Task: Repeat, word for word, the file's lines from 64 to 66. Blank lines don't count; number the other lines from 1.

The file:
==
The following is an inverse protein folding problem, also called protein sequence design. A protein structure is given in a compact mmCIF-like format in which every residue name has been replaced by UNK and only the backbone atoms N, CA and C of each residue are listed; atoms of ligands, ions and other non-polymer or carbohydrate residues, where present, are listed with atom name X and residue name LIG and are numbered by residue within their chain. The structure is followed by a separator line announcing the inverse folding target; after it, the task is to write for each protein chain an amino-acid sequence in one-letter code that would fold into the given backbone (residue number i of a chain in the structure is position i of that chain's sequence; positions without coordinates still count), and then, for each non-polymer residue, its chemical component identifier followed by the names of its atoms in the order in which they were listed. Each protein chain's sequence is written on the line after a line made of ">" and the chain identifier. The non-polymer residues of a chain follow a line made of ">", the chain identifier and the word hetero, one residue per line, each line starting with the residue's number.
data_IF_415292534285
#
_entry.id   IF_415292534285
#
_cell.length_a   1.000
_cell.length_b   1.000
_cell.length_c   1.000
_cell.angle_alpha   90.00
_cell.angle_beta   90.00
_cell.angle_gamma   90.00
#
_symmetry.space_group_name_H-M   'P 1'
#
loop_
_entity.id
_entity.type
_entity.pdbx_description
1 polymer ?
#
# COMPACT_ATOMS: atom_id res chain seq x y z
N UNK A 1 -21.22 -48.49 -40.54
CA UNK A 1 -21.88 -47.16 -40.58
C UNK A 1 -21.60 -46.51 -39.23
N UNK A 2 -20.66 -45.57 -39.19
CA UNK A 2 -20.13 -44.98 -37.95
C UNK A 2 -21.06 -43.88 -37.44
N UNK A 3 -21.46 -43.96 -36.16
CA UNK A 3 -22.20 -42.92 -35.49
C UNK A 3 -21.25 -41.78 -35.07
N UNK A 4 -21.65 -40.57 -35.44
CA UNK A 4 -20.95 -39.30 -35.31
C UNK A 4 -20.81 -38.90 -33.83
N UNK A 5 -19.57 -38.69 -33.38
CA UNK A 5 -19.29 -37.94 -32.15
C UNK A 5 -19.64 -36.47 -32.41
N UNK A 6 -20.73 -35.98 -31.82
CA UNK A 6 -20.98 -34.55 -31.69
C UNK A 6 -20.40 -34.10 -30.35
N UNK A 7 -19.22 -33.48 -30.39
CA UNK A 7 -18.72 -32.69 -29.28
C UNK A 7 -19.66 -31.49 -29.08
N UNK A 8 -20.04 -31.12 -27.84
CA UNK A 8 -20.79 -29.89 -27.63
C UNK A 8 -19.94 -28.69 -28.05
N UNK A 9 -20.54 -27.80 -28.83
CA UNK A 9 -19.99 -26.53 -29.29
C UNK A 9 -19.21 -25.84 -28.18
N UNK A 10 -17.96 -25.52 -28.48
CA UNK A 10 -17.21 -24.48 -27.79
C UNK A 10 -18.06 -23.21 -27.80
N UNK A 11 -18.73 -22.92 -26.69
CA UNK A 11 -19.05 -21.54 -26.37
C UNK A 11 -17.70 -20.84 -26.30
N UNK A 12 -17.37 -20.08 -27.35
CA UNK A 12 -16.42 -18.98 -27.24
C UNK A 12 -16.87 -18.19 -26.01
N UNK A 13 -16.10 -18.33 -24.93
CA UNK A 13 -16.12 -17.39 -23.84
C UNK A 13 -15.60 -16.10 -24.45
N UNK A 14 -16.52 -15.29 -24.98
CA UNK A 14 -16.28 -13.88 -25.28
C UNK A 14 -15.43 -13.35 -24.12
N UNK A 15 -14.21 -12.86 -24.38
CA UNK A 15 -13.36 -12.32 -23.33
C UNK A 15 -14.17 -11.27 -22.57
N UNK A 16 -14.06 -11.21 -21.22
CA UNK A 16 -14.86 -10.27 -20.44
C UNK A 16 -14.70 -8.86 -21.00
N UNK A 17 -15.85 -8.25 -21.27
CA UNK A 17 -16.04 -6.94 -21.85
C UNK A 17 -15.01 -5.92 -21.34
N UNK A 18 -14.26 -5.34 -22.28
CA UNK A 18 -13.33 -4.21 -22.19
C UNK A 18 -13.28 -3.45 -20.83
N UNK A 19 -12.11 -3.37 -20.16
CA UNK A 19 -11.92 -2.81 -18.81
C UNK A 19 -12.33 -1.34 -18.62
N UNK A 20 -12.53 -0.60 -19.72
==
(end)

N UNK A 15 -14.21 -12.86 -24.38
CA UNK A 15 -13.36 -12.32 -23.33
C UNK A 15 -14.17 -11.27 -22.57